Gunatraya, aka: Guna-traya, Guṇatraya; 3 Definition(s)
Gunatraya means something in Hinduism, Sanskrit, Marathi. If you want to know the exact meaning, history, etymology or English translation of this term then check out the descriptions on this page. Add your comment or reference to a book if you want to contribute to this summary article.
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guṇatraya (गुणत्रय).—n (S) The three properties of created things--satva, raja, tama. See under guṇa.Source: DDSA: The Molesworth Marathi and English Dictionary
guṇatraya (गुणत्रय).—n The three properties of created matter-satva, raja & tama.-virahita a Devoid of the three properties of the crea- ture-used of the Deity.Source: DDSA: The Aryabhusan school dictionary, Marathi-English
Marathi is an Indo-European language having over 70 million native speakers people in (predominantly) Maharashtra India. Marathi, like many other Indo-Aryan languages, evolved from early forms of Prakrit, which itself is a subset of Sanskrit, one of the most ancient languages of the world.
Guṇatraya (गुणत्रय).—the three constituent properties of nature; i. e. सत्त्व, रजस् (sattva, rajas) and तमस् (tamas). °आभासः (ābhāsaḥ) life.
Derivable forms: guṇatrayam (गुणत्रयम्).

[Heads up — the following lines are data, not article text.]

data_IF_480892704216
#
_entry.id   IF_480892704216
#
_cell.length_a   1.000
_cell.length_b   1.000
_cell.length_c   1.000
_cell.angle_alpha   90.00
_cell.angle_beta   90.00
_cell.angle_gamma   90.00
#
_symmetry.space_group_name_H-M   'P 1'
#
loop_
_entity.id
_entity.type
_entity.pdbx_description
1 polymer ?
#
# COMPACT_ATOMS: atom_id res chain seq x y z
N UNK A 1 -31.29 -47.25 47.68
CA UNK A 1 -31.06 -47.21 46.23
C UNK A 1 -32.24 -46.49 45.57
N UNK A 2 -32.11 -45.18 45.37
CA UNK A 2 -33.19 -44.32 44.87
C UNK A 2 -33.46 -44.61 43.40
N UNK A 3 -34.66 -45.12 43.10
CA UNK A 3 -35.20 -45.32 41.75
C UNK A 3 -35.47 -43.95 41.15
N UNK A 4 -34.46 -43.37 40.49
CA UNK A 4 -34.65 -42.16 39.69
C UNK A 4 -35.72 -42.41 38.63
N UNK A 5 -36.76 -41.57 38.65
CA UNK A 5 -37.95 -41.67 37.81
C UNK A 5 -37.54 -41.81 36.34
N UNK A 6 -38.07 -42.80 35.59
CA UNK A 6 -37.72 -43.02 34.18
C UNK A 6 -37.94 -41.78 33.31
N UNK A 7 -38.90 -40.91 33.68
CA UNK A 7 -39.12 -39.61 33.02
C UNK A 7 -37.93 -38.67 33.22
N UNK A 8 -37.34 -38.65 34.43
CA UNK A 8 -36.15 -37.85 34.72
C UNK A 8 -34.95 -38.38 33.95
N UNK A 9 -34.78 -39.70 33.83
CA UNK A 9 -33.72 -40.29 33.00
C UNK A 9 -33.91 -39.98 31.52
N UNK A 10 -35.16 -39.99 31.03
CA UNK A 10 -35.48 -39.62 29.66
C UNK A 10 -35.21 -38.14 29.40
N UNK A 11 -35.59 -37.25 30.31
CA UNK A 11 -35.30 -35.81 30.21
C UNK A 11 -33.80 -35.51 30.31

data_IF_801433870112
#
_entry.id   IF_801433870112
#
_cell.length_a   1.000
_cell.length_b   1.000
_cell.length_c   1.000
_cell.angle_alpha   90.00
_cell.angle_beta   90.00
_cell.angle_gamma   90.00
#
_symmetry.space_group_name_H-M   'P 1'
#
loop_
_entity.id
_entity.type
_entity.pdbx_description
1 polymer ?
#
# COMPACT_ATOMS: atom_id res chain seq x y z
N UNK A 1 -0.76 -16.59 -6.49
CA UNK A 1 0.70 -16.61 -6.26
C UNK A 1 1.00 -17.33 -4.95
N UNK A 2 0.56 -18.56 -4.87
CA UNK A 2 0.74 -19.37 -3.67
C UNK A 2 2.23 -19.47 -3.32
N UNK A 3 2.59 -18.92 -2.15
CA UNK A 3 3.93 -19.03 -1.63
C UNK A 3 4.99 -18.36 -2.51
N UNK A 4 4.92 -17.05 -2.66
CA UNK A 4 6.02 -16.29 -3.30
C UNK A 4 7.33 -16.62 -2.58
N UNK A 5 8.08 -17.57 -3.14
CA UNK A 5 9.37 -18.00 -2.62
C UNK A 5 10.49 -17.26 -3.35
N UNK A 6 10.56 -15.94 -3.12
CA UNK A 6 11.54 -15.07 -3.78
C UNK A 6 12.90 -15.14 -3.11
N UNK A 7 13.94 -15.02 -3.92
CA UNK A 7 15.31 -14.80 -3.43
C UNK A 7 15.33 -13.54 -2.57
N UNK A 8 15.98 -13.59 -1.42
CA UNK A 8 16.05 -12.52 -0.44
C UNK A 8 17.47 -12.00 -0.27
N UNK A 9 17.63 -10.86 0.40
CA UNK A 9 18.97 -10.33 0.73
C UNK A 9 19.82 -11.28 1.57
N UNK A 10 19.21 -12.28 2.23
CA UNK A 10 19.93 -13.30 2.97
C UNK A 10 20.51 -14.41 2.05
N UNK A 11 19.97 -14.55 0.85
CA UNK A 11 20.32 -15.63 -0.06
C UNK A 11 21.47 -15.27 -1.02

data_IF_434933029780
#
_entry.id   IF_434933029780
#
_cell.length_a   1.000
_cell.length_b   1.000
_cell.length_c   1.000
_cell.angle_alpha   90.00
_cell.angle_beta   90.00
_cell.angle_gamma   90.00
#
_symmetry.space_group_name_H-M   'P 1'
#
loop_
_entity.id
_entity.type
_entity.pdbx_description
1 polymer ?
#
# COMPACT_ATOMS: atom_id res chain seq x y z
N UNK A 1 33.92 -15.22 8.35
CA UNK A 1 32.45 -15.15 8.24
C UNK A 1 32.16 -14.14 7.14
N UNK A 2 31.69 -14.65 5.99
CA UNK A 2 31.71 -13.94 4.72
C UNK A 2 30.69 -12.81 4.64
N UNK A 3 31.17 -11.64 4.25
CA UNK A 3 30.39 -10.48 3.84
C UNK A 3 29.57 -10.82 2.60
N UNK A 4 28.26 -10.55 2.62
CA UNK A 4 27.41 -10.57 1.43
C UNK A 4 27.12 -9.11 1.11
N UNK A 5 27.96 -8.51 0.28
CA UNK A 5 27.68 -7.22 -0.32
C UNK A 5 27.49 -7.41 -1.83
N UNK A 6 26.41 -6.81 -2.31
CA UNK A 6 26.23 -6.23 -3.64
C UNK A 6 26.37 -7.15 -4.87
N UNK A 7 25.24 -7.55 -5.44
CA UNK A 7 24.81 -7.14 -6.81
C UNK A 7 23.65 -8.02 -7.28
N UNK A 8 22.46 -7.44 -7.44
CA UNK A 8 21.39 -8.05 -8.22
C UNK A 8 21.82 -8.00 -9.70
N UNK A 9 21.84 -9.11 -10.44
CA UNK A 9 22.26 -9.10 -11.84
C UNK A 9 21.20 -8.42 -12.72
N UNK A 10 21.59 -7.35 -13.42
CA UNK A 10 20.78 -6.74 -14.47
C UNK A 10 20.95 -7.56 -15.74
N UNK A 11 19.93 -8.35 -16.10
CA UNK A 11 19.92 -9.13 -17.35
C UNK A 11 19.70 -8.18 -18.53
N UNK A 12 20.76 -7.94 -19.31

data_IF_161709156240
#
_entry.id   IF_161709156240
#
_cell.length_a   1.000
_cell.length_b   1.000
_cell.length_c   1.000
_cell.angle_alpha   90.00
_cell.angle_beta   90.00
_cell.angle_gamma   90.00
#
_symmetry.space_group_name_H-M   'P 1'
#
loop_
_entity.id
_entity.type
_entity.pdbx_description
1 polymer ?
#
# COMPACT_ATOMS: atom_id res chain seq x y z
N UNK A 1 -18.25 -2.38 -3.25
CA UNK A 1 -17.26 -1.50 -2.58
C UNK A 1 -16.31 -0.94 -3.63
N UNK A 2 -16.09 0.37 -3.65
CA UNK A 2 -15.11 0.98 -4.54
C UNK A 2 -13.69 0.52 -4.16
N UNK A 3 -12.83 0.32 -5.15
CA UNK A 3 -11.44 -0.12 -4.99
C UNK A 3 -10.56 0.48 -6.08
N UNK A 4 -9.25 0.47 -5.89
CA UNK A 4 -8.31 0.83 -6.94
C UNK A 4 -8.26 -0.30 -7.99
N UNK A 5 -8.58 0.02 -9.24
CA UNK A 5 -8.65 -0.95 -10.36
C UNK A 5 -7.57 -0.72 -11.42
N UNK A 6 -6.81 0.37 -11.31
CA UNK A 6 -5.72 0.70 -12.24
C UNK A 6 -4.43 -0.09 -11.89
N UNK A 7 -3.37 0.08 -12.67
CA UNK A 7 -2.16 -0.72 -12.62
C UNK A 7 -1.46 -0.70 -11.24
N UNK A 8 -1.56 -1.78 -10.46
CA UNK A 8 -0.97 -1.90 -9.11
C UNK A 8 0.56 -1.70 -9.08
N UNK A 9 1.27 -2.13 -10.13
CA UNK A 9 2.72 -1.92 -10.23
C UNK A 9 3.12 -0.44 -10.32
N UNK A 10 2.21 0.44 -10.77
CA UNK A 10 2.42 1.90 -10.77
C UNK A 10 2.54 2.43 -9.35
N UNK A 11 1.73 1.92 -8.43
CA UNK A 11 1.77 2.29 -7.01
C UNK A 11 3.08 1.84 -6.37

Guṇatraya is a Sanskrit compound consisting of the terms guṇa and traya (त्रय). See also (synonyms): guṇatritaya.Source: DDSA: The practical Sanskrit-English dictionary
Sanskrit, also spelled संस्कृतम् (saṃskṛtam), is an ancient language of India commonly seen as the grandmother of the Indo-European language family. Closely allied with Prakrit and Pali, Sanskrit is more exhaustive in both grammar and terms and has the most extensive collection of literature in the world, greatly surpassing its sister-languages Greek and Latin.
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Search found 3 books and stories containing Gunatraya, Guna-traya or Guṇatraya. You can also click to the full overview containing English textual excerpts. Below are direct links for the most relevant articles:
Brihad Bhagavatamrita (by Śrīla Sanātana Gosvāmī)
The Devi Bhagavata Purana (by Swami Vijñanananda)
A History of Indian Philosophy Volume 2 (by Surendranath Dasgupta)